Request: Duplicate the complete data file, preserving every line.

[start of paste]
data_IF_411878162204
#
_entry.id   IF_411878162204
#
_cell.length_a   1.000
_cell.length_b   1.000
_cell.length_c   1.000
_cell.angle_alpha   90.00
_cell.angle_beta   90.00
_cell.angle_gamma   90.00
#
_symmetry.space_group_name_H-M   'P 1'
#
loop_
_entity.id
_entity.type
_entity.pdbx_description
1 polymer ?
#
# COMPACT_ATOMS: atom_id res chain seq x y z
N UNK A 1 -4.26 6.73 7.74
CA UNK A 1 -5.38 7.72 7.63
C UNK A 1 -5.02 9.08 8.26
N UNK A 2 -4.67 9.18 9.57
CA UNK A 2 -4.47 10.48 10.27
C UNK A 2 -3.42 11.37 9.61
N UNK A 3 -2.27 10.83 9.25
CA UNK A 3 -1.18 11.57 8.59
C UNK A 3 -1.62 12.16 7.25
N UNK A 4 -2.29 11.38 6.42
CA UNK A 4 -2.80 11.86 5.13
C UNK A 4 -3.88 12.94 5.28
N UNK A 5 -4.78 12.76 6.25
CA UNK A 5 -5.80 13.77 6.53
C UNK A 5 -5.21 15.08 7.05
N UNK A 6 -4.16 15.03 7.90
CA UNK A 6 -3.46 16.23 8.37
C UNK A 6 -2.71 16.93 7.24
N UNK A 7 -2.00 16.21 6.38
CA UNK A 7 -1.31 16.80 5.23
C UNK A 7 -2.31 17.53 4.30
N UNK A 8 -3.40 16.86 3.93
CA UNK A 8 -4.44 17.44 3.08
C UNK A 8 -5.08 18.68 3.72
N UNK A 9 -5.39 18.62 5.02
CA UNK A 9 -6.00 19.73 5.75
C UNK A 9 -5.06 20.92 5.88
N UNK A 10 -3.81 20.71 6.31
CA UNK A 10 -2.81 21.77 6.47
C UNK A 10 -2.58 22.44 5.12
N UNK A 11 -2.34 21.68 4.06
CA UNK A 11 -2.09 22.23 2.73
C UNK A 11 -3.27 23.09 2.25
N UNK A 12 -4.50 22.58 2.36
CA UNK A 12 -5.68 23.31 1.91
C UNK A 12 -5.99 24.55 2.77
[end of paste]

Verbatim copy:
data_IF_411878162204
#
_entry.id   IF_411878162204
#
_cell.length_a   1.000
_cell.length_b   1.000
_cell.length_c   1.000
_cell.angle_alpha   90.00
_cell.angle_beta   90.00
_cell.angle_gamma   90.00
#
_symmetry.space_group_name_H-M   'P 1'
#
loop_
_entity.id
_entity.type
_entity.pdbx_description
1 polymer ?
#
# COMPACT_ATOMS: atom_id res chain seq x y z
N UNK A 1 -4.26 6.73 7.74
CA UNK A 1 -5.38 7.72 7.63
C UNK A 1 -5.02 9.08 8.26
N UNK A 2 -4.67 9.18 9.57
CA UNK A 2 -4.47 10.48 10.27
C UNK A 2 -3.42 11.37 9.61
N UNK A 3 -2.27 10.83 9.25
CA UNK A 3 -1.18 11.57 8.59
C UNK A 3 -1.62 12.16 7.25
N UNK A 4 -2.29 11.38 6.42
CA UNK A 4 -2.80 11.86 5.13
C UNK A 4 -3.88 12.94 5.28
N UNK A 5 -4.78 12.76 6.25
CA UNK A 5 -5.80 13.77 6.53
C UNK A 5 -5.21 15.08 7.05
N UNK A 6 -4.16 15.03 7.90
CA UNK A 6 -3.46 16.23 8.37
C UNK A 6 -2.71 16.93 7.24
N UNK A 7 -2.00 16.21 6.38
CA UNK A 7 -1.31 16.80 5.23
C UNK A 7 -2.31 17.53 4.30
N UNK A 8 -3.40 16.86 3.93
CA UNK A 8 -4.44 17.44 3.08
C UNK A 8 -5.08 18.68 3.72
N UNK A 9 -5.39 18.62 5.02
CA UNK A 9 -6.00 19.73 5.75
C UNK A 9 -5.06 20.92 5.88
N UNK A 10 -3.81 20.71 6.31
CA UNK A 10 -2.81 21.77 6.47
C UNK A 10 -2.58 22.44 5.12
N UNK A 11 -2.34 21.68 4.06
CA UNK A 11 -2.09 22.23 2.73
C UNK A 11 -3.27 23.09 2.25
N UNK A 12 -4.50 22.58 2.36
CA UNK A 12 -5.68 23.31 1.91
C UNK A 12 -5.99 24.55 2.77